We look around and find some of the rock carvings we’re here to photograph, then hurry out again to spread the swags, light the fire and watch yellow-footed rock wallabies lightly hopping through outcroppings high on the cliff face. Darkness comes and I climb into my swag, only to lie there rigid with fright, wondering if I should go and sleep in the car. I think I hear singing – voices of many people coming to the gorge. I dream of a nun in a white habit singing “We Shall Overcome.” I look down at her feet and see with a shock that she’s wearing men’s black leather shoes. It reminds me of a story I heard on our previous Flinders visit about an Anglican minister who once lived at the Aboriginal community of Nepabunna. After being told not to allow the people to practice their traditional ceremonies, he committed suicide.

Dawn, my new best friend, restores normality. As does a comforting cup of tea in bed (I didn’t move to the car after all), and we return to the gorge and its amazing rock carvings and etchings. We both know we’re here because we’re hooked on this place, as fascinated and passionate about the special quality of the Flinders as any of the artists, photographers and other visitors who come here to gaze on the extraordinary land formations, marvel at the light, and witness the culture of a people expressed indelibly in ochre and ash.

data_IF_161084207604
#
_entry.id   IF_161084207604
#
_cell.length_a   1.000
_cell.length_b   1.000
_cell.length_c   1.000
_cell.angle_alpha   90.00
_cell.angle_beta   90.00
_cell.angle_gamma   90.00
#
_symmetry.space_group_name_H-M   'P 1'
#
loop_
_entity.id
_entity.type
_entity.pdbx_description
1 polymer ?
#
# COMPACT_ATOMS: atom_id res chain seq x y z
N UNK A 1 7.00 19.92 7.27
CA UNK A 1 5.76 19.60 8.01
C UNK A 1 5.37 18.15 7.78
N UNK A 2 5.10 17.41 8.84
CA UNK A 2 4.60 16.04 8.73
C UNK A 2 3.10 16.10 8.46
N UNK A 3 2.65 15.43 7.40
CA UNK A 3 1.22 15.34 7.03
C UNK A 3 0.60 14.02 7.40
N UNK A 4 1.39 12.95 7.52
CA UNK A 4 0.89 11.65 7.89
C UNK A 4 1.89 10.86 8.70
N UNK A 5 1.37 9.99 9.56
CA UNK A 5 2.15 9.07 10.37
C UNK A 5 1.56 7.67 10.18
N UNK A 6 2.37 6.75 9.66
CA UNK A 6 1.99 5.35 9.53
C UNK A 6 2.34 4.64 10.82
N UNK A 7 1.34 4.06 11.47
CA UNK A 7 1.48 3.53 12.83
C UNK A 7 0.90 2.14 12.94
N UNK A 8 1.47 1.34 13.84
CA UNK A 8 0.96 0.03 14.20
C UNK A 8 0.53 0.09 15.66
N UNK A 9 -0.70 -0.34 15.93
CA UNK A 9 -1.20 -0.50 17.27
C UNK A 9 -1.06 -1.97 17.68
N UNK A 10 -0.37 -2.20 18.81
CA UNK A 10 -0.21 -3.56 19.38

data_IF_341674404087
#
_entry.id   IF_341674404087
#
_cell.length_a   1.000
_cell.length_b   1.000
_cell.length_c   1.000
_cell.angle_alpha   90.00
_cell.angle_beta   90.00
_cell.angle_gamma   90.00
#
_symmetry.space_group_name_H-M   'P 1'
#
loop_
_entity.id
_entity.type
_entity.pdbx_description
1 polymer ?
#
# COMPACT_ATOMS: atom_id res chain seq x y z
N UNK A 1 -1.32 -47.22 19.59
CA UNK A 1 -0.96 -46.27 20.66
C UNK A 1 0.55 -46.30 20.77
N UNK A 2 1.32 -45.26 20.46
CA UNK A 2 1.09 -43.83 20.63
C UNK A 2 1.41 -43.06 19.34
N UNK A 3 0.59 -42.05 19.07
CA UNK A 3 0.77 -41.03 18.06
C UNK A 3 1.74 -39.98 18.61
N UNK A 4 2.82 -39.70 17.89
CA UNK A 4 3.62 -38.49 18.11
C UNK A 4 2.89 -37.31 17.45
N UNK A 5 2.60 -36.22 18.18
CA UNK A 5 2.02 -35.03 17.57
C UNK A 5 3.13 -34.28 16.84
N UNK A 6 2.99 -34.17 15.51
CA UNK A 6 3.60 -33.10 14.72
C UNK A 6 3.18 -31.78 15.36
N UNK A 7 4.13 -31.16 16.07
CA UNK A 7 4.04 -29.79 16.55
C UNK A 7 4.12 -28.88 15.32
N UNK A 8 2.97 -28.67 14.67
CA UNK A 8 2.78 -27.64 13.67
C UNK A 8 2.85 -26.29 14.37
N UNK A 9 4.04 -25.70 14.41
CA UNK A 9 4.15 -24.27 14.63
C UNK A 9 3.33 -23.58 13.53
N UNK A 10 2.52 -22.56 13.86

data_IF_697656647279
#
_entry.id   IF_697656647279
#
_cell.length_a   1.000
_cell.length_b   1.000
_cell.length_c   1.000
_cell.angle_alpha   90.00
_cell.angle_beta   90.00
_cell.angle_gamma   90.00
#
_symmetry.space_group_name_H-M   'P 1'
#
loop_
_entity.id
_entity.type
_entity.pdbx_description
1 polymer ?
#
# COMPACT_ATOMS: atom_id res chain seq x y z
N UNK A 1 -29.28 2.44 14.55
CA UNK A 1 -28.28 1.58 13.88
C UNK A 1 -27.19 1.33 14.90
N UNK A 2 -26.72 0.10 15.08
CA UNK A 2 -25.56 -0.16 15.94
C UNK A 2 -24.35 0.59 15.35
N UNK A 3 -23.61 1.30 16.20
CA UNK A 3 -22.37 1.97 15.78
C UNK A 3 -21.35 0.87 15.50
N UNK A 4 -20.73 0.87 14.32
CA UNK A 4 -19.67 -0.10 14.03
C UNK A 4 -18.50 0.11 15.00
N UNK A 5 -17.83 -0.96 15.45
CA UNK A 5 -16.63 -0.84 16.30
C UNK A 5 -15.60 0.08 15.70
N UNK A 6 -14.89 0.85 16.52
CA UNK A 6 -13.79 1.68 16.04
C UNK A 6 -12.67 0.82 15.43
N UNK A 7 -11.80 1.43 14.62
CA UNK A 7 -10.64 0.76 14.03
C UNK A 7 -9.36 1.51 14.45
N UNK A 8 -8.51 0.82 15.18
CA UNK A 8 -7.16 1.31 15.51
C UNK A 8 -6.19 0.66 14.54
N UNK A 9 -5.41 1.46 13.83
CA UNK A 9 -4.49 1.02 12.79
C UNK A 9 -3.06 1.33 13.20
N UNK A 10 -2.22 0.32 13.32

Easy Does It
While ours is a self-imposed experience, it’s possible to see the Flinders on many different levels, as we’ve discovered in the past. From Adelaide, Wilpena Pound is just a five-hour drive on the bitumen and it’s possible to linger for food and wine tastings in the Barossa and Clare Valleys, while visiting heritage towns of the Southern Flinders like Melrose along the way. But go the extra distance and the rugged beauty of the Northern Flinders will bewitch you, whether you choose to venture off the beaten track or head for comfort zones such as the Prairie Hotel at Parachilna (see Flinders Benders).